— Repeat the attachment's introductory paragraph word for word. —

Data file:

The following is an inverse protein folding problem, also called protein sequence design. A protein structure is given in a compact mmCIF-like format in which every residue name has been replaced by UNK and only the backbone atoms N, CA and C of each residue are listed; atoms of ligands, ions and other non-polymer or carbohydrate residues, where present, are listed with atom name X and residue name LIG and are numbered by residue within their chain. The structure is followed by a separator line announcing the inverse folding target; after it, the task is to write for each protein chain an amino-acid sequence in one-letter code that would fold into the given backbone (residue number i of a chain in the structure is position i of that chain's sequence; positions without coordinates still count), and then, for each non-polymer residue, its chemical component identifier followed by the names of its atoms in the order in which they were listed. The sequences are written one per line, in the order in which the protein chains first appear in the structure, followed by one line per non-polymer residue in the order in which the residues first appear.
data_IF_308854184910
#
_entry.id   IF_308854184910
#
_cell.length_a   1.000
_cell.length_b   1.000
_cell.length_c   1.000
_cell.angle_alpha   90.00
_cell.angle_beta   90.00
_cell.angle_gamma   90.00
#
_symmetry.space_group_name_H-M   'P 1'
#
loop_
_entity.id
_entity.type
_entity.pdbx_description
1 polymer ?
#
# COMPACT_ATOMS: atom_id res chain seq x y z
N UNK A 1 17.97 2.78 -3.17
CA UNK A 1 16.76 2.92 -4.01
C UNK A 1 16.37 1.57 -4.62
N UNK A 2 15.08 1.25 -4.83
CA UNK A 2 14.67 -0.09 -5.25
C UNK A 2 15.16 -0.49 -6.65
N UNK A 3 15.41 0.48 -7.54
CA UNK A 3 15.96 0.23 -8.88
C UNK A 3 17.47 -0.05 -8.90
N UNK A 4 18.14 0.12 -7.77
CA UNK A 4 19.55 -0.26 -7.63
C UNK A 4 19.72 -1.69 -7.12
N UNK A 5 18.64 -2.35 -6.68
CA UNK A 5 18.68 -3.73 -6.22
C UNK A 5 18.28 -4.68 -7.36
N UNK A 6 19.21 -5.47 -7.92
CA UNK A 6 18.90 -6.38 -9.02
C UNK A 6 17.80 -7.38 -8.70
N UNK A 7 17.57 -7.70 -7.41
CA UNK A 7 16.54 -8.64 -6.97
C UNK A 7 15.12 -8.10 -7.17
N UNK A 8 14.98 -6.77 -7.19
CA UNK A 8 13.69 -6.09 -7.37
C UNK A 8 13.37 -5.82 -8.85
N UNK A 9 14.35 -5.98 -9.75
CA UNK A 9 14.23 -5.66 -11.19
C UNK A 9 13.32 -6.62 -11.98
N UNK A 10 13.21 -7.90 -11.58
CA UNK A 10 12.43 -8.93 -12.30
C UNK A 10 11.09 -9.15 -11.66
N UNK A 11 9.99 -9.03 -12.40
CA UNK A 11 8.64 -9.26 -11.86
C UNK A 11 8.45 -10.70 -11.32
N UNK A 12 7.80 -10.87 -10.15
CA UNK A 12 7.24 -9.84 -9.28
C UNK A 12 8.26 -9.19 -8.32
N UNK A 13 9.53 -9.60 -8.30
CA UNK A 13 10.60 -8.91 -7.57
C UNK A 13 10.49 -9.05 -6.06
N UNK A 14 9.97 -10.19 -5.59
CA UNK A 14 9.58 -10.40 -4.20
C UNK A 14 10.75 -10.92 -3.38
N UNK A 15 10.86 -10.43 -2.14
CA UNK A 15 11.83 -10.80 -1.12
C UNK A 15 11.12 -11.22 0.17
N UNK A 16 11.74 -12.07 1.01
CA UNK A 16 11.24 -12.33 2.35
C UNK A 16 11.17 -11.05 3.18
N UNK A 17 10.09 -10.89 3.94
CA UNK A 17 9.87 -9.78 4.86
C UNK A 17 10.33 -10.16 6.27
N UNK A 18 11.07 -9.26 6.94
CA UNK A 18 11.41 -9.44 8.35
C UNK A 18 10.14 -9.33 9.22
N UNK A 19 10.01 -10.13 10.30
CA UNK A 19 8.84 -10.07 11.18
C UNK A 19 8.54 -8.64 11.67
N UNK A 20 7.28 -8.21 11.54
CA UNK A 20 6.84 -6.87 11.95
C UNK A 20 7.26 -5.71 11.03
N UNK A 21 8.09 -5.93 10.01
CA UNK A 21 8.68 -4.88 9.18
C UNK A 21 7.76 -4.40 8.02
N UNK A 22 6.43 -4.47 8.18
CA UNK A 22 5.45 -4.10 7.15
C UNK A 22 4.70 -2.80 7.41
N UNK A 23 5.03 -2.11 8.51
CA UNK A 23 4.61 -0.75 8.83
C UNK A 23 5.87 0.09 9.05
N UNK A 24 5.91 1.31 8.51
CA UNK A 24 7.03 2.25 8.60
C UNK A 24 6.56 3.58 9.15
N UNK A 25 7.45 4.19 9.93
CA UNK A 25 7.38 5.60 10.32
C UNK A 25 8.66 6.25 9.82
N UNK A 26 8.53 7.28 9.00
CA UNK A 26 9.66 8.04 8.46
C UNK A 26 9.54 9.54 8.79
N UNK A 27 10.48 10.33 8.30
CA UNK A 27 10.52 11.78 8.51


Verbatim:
The following is an inverse protein folding problem, also called protein sequence design. A protein structure is given in a compact mmCIF-like format in which every residue name has been replaced by UNK and only the backbone atoms N, CA and C of each residue are listed; atoms of ligands, ions and other non-polymer or carbohydrate residues, where present, are listed with atom name X and residue name LIG and are numbered by residue within their chain. The structure is followed by a separator line announcing the inverse folding target; after it, the task is to write for each protein chain an amino-acid sequence in one-letter code that would fold into the given backbone (residue number i of a chain in the structure is position i of that chain's sequence; positions without coordinates still count), and then, for each non-polymer residue, its chemical component identifier followed by the names of its atoms in the order in which they were listed. The sequences are written one per line, in the order in which the protein chains first appear in the structure, followed by one line per non-polymer residue in the order in which the residues first appear.